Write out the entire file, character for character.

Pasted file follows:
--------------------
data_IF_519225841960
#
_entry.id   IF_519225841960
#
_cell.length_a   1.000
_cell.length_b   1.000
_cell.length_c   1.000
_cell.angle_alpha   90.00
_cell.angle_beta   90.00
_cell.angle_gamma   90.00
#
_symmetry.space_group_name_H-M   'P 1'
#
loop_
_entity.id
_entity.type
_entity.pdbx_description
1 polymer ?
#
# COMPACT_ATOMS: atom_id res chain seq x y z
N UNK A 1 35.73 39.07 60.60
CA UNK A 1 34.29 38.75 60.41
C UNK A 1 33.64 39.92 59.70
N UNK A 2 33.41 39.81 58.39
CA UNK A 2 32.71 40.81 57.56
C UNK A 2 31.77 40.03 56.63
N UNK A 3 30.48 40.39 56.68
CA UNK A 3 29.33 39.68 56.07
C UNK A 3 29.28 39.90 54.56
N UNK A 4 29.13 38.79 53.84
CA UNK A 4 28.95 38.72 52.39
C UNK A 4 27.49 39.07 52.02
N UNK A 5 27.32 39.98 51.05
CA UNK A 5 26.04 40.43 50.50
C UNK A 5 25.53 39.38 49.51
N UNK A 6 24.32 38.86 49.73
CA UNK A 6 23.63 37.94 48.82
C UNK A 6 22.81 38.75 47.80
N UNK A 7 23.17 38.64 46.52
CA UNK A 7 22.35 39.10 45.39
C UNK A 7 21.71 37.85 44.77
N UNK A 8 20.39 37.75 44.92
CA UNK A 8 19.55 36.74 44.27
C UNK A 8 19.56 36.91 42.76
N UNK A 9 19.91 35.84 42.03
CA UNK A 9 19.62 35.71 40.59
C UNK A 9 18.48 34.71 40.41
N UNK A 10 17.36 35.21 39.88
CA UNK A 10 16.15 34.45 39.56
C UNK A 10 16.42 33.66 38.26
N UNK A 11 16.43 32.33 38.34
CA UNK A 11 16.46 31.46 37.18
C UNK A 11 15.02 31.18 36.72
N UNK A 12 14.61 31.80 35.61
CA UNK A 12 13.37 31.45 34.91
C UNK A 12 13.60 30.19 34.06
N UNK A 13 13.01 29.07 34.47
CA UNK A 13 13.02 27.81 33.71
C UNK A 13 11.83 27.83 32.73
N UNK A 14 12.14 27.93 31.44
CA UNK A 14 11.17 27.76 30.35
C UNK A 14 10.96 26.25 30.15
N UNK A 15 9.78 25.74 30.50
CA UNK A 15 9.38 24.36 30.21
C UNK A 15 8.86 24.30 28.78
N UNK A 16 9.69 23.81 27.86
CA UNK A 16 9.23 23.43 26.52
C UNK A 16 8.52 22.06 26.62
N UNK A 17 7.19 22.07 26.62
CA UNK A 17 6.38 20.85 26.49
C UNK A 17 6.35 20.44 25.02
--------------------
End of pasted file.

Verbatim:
data_IF_519225841960
#
_entry.id   IF_519225841960
#
_cell.length_a   1.000
_cell.length_b   1.000
_cell.length_c   1.000
_cell.angle_alpha   90.00
_cell.angle_beta   90.00
_cell.angle_gamma   90.00
#
_symmetry.space_group_name_H-M   'P 1'
#
loop_
_entity.id
_entity.type
_entity.pdbx_description
1 polymer ?
#
# COMPACT_ATOMS: atom_id res chain seq x y z
N UNK A 1 35.73 39.07 60.60
CA UNK A 1 34.29 38.75 60.41
C UNK A 1 33.64 39.92 59.70
N UNK A 2 33.41 39.81 58.39
CA UNK A 2 32.71 40.81 57.56
C UNK A 2 31.77 40.03 56.63
N UNK A 3 30.48 40.39 56.68
CA UNK A 3 29.33 39.68 56.07
C UNK A 3 29.28 39.90 54.56
N UNK A 4 29.13 38.79 53.84
CA UNK A 4 28.95 38.72 52.39
C UNK A 4 27.49 39.07 52.02
N UNK A 5 27.32 39.98 51.05
CA UNK A 5 26.04 40.43 50.50
C UNK A 5 25.53 39.38 49.51
N UNK A 6 24.32 38.86 49.73
CA UNK A 6 23.63 37.94 48.82
C UNK A 6 22.81 38.75 47.80
N UNK A 7 23.17 38.64 46.52
CA UNK A 7 22.35 39.10 45.39
C UNK A 7 21.71 37.85 44.77
N UNK A 8 20.39 37.75 44.92
CA UNK A 8 19.55 36.74 44.27
C UNK A 8 19.56 36.91 42.76
N UNK A 9 19.91 35.84 42.03
CA UNK A 9 19.62 35.71 40.59
C UNK A 9 18.48 34.71 40.41
N UNK A 10 17.36 35.21 39.88
CA UNK A 10 16.15 34.45 39.56
C UNK A 10 16.42 33.66 38.26
N UNK A 11 16.43 32.33 38.34
CA UNK A 11 16.46 31.46 37.18
C UNK A 11 15.02 31.18 36.72
N UNK A 12 14.61 31.80 35.61
CA UNK A 12 13.37 31.45 34.91
C UNK A 12 13.60 30.19 34.06
N UNK A 13 13.01 29.07 34.47
CA UNK A 13 13.02 27.81 33.71
C UNK A 13 11.83 27.83 32.73
N UNK A 14 12.14 27.93 31.44
CA UNK A 14 11.17 27.76 30.35
C UNK A 14 10.96 26.25 30.15
N UNK A 15 9.78 25.74 30.50
CA UNK A 15 9.38 24.36 30.21
C UNK A 15 8.86 24.30 28.78
N UNK A 16 9.69 23.81 27.86
CA UNK A 16 9.23 23.43 26.52
C UNK A 16 8.52 22.06 26.62
N UNK A 17 7.19 22.07 26.62
CA UNK A 17 6.38 20.85 26.49
C UNK A 17 6.35 20.44 25.02